red foxAt the beginning of the story, Faina seems like a figment of Jack’s and Mabel’s imagination. As all conversations with all the other characters of the book were in quotation marks (“..”), Jack and Mabel conversations with Faina is without quotation marks, creating an effect of surrealism which makes me wonder if Faina is real or an apparition.

Strangely as the story progresses, things became more grounded, and the dreams and fantasies explained, I became more satisfied with the way things are unfolding. I am not great with fantasies and magical surrealism, so I found myself welcoming new twists of events that confirmed my suspicions.

Truly haunting….

More than a magical story about a snow girl who seems be made of snow and insists of being out there in the wild, I read it to mean a human spirit that longed to be free and could not be tamed; and trying to tame it would inevitably be futile and lead to pain. Even as happy events happened as the story progresses, the readers knew that the happiness is fleeting.

This haunts me. It haunts me that the institution of our world tends to shackle and extinguish the feeling of being alive and the boundless beauty of what life could potentially offer. While Mabel chose to see having a child as the ultimate determinant of happiness and fulfillment there are others who see it differently. It is dichotomous, yet not contradictory. As the two are different paths that lead to the same aim of seeking meaning in our lives.

I am afraid it is my intention to appear enigmatic in my conclusion about this book, as I do not wish to spoil the novel for you. I start the book with the need to suppress my feeling of disbelief of how far people would go to wallow in their grief yet coming out feeling totally haunted for days about a snow girl that appears in winter and the superstition of crossing her red fox.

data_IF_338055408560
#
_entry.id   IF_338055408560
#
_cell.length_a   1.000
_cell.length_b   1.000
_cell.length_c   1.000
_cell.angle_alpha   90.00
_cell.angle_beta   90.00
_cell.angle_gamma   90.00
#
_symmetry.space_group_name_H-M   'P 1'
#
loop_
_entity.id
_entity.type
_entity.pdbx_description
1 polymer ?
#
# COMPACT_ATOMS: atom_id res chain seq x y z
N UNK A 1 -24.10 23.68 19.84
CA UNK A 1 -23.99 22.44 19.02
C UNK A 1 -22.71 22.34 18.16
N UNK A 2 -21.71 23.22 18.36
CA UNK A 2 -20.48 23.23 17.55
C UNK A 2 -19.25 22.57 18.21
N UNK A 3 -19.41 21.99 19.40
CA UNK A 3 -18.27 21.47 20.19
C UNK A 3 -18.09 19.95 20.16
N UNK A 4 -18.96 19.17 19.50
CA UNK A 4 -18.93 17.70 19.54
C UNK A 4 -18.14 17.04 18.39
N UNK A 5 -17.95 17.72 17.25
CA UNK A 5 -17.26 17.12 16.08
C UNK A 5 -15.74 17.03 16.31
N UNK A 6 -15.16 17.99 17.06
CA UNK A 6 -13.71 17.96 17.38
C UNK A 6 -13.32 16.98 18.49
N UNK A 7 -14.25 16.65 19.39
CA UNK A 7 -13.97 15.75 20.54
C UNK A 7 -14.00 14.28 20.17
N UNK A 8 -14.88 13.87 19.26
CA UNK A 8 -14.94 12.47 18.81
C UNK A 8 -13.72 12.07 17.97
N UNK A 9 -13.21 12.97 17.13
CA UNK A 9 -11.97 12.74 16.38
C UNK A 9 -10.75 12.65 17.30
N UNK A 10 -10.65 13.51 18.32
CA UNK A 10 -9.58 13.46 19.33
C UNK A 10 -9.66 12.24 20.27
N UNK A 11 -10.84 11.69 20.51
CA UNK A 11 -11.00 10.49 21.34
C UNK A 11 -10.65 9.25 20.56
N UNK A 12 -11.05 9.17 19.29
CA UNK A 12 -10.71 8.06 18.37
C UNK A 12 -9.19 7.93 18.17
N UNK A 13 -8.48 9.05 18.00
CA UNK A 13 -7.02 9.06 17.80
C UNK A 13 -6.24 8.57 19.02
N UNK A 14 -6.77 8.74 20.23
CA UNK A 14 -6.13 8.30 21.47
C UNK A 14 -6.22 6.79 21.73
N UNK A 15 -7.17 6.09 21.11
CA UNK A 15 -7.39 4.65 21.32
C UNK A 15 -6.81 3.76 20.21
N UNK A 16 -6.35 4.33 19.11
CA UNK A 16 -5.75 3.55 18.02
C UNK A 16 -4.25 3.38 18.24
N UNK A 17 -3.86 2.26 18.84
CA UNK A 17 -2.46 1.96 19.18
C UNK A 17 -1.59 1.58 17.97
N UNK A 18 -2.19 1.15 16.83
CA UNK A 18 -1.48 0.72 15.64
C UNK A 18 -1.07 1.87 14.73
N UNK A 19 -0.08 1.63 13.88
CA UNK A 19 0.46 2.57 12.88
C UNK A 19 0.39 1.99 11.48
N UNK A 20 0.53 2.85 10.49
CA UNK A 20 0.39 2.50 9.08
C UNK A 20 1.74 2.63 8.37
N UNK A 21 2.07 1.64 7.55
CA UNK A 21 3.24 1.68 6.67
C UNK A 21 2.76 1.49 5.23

We all longed for the unattainable sometimes and when we do attain it and subsequently lost it, it remains as the most memorable and beautiful moment of our lives.

Rating: four and a half stars

Claire (Word by Word)Jackie (Farmlane Book Blog) and Jill (Rhapsody in Books) love this book very much. Read For Winter nights, Interview with Eowyn Ivey

Eowyn_Ivey

Hardback. Publisher: Headline Review 2012; Length: 423 pages; Setting: Alaska, USA. Source: Reading Battle Library. Finished reading on: 6th January 2013.

About the writer:

Eowyn LeMay Ivey works at an independent bookstore in Palmer, Alaska, where she lives with her husband and two daughters.

The tale draws its inspiration from a Russian fairy tale (which appear as “The Little Daughter of the Snow” at the end of the hardback edition).

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About JoV

A bookaholic that went out of control.... I eat, sleep and breathe books.

Discussion

40 thoughts on “The Snow Child by Eowyn Ivey